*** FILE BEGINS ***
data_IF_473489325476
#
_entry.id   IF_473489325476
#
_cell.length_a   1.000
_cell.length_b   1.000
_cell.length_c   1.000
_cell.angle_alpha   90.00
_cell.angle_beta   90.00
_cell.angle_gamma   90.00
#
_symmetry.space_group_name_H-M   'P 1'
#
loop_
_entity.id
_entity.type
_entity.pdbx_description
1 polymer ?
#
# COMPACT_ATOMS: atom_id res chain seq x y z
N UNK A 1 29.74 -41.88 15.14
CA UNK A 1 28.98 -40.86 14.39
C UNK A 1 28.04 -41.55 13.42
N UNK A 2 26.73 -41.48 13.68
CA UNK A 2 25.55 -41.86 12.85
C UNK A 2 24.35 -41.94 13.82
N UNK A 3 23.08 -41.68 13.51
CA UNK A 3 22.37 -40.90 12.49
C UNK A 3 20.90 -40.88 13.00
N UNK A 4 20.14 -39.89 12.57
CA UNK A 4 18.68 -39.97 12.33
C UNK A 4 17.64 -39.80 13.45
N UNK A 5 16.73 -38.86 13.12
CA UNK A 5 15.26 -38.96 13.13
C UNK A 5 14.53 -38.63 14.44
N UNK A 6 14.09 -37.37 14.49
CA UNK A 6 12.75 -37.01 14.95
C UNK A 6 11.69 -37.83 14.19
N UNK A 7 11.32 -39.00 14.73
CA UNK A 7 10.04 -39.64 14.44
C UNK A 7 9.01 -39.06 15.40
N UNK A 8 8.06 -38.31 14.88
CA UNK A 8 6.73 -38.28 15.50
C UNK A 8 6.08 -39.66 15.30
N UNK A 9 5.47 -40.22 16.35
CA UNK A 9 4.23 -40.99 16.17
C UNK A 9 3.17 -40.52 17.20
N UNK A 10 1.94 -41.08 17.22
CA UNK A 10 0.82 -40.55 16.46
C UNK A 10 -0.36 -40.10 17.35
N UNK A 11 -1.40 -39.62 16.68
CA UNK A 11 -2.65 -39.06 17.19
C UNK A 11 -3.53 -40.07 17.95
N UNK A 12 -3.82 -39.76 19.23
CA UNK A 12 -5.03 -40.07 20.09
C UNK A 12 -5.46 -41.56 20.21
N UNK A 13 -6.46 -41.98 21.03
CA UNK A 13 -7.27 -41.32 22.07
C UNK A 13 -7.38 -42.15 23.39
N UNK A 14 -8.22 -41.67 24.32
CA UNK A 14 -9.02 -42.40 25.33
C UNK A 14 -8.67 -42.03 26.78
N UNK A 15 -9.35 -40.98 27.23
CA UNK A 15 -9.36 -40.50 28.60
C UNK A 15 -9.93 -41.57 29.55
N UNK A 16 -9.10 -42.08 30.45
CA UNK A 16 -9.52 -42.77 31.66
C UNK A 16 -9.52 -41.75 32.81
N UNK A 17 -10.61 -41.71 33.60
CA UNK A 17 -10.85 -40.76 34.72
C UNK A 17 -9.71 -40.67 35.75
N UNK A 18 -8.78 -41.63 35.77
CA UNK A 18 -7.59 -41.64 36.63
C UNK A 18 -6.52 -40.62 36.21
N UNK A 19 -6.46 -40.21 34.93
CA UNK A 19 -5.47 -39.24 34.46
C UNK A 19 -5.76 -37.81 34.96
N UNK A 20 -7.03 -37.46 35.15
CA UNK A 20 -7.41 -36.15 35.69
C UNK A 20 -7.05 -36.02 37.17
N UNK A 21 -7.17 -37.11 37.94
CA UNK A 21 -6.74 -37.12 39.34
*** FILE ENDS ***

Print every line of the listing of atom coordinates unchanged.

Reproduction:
data_IF_473489325476
#
_entry.id   IF_473489325476
#
_cell.length_a   1.000
_cell.length_b   1.000
_cell.length_c   1.000
_cell.angle_alpha   90.00
_cell.angle_beta   90.00
_cell.angle_gamma   90.00
#
_symmetry.space_group_name_H-M   'P 1'
#
loop_
_entity.id
_entity.type
_entity.pdbx_description
1 polymer ?
#
# COMPACT_ATOMS: atom_id res chain seq x y z
N UNK A 1 29.74 -41.88 15.14
CA UNK A 1 28.98 -40.86 14.39
C UNK A 1 28.04 -41.55 13.42
N UNK A 2 26.73 -41.48 13.68
CA UNK A 2 25.55 -41.86 12.85
C UNK A 2 24.35 -41.94 13.82
N UNK A 3 23.08 -41.68 13.51
CA UNK A 3 22.37 -40.90 12.49
C UNK A 3 20.90 -40.88 13.00
N UNK A 4 20.14 -39.89 12.57
CA UNK A 4 18.68 -39.97 12.33
C UNK A 4 17.64 -39.80 13.45
N UNK A 5 16.73 -38.86 13.12
CA UNK A 5 15.26 -38.96 13.13
C UNK A 5 14.53 -38.63 14.44
N UNK A 6 14.09 -37.37 14.49
CA UNK A 6 12.75 -37.01 14.95
C UNK A 6 11.69 -37.83 14.19
N UNK A 7 11.32 -39.00 14.73
CA UNK A 7 10.04 -39.64 14.44
C UNK A 7 9.01 -39.06 15.40
N UNK A 8 8.06 -38.31 14.88
CA UNK A 8 6.73 -38.28 15.50
C UNK A 8 6.08 -39.66 15.30
N UNK A 9 5.47 -40.22 16.35
CA UNK A 9 4.23 -40.99 16.17
C UNK A 9 3.17 -40.52 17.20
N UNK A 10 1.94 -41.08 17.22
CA UNK A 10 0.82 -40.55 16.46
C UNK A 10 -0.36 -40.10 17.35
N UNK A 11 -1.40 -39.62 16.68
CA UNK A 11 -2.65 -39.06 17.19
C UNK A 11 -3.53 -40.07 17.95
N UNK A 12 -3.82 -39.76 19.23
CA UNK A 12 -5.03 -40.07 20.09
C UNK A 12 -5.46 -41.56 20.21
N UNK A 13 -6.46 -41.98 21.03
CA UNK A 13 -7.27 -41.32 22.07
C UNK A 13 -7.38 -42.15 23.39
N UNK A 14 -8.22 -41.67 24.32
CA UNK A 14 -9.02 -42.40 25.33
C UNK A 14 -8.67 -42.03 26.78
N UNK A 15 -9.35 -40.98 27.23
CA UNK A 15 -9.36 -40.50 28.60
C UNK A 15 -9.93 -41.57 29.55
N UNK A 16 -9.10 -42.08 30.45
CA UNK A 16 -9.52 -42.77 31.66
C UNK A 16 -9.52 -41.75 32.81
N UNK A 17 -10.61 -41.71 33.60
CA UNK A 17 -10.85 -40.76 34.72
C UNK A 17 -9.71 -40.67 35.75
N UNK A 18 -8.78 -41.63 35.77
CA UNK A 18 -7.59 -41.64 36.63
C UNK A 18 -6.52 -40.62 36.21
N UNK A 19 -6.46 -40.21 34.93
CA UNK A 19 -5.47 -39.24 34.46
C UNK A 19 -5.76 -37.81 34.96
N UNK A 20 -7.03 -37.46 35.15
CA UNK A 20 -7.41 -36.15 35.69
C UNK A 20 -7.05 -36.02 37.17
N UNK A 21 -7.17 -37.11 37.94
CA UNK A 21 -6.74 -37.12 39.34